On April 22, 1989, ten days after what would have been Dan and Betty's 20th anniversary, Dan and Linda were married.
Eight months after buying a Smith & Wesson revolver and seven months after Dan and Linda were married, Betty Broderick drove to Dan's house at 1041 Cypress Avenue in the Marston Hills neighborhood of San Diego. Using her daughter Lee's key to enter the house while the couple was asleep, Betty shot and killed them. The murders occurred at 5:30 a.m. on Sunday, November 5, 1989—two days before Betty's 42nd birthday. Two bullets hit Linda in the head and chest, killing her instantly; one bullet hit Dan in the chest as he apparently was reaching for a phone; one bullet hit the wall; and one bullet hit a nightstand. Dan was 44; Linda was 28.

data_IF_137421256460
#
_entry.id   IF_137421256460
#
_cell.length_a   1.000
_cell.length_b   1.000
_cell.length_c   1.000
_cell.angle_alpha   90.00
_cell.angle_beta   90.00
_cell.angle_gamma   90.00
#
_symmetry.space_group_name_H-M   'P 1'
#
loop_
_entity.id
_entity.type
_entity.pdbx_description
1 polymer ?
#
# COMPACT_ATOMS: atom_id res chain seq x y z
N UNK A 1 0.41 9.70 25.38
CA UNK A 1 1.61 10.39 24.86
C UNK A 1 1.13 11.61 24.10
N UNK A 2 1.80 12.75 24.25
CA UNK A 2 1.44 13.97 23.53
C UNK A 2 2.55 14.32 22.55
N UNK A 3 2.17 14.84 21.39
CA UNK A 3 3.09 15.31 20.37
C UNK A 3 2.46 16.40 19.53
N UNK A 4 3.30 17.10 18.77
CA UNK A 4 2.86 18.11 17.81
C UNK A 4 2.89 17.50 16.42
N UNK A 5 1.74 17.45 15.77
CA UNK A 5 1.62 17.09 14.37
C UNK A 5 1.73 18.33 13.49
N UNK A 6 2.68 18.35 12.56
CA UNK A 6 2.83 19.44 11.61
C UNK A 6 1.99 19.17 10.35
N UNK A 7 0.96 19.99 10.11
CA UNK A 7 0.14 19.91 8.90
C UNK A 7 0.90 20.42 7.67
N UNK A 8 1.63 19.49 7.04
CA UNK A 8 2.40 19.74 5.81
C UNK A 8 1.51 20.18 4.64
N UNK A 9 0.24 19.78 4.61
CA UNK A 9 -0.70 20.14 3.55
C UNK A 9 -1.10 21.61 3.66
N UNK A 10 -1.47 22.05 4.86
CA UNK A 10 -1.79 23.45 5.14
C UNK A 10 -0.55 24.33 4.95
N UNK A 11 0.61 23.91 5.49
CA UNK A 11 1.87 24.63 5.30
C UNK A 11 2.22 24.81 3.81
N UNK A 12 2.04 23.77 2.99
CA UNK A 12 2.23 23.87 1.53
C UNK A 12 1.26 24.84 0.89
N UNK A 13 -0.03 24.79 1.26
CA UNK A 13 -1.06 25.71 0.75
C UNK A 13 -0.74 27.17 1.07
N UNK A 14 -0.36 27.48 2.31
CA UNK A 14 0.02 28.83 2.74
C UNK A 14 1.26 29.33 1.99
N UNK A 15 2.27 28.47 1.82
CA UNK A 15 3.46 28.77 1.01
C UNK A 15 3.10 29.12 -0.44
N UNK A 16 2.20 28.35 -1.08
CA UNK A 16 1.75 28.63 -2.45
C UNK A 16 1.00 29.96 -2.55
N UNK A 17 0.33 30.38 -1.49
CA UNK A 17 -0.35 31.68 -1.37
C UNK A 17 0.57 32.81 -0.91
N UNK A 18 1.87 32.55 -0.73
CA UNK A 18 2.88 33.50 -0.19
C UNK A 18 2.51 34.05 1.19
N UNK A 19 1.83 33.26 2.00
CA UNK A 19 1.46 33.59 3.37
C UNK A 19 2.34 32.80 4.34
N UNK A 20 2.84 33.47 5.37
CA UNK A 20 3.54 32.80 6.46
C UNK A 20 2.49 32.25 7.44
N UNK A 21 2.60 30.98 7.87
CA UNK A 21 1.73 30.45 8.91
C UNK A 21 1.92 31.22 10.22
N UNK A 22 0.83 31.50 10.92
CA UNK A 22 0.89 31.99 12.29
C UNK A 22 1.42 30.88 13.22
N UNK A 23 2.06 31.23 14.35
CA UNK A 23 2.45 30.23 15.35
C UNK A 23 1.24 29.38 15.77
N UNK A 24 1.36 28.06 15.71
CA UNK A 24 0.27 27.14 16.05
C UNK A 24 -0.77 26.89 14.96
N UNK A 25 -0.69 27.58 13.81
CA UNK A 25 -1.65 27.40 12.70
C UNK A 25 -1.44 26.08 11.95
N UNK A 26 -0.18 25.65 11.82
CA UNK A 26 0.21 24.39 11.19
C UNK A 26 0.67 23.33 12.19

Evidence that worked against her at trial was the fact that Betty Broderick removed a phone/answering machine from Dan Broderick's bedroom, so that he could not call for help. Medical evidence indicated that Dan had not died right away, and Betty admitted that he had spoken to her after she had shot him. Dan's last words were, "Okay, you shot me. I'm dead."
After contacting her daughter Lee and Lee's boyfriend, Broderick turned herself in to police, never denying that she had indeed pulled the trigger five times. Broderick's explanation at both trials was that she had never planned to kill Dan and Linda and that her crime was not premeditated. Her account of the murders at her second trial was that she was startled by Linda's screaming, "Call the police!" and immediately fired the gun.
Linda and Dan Broderick are listed as buried together at Greenwood Memorial Park in San Diego.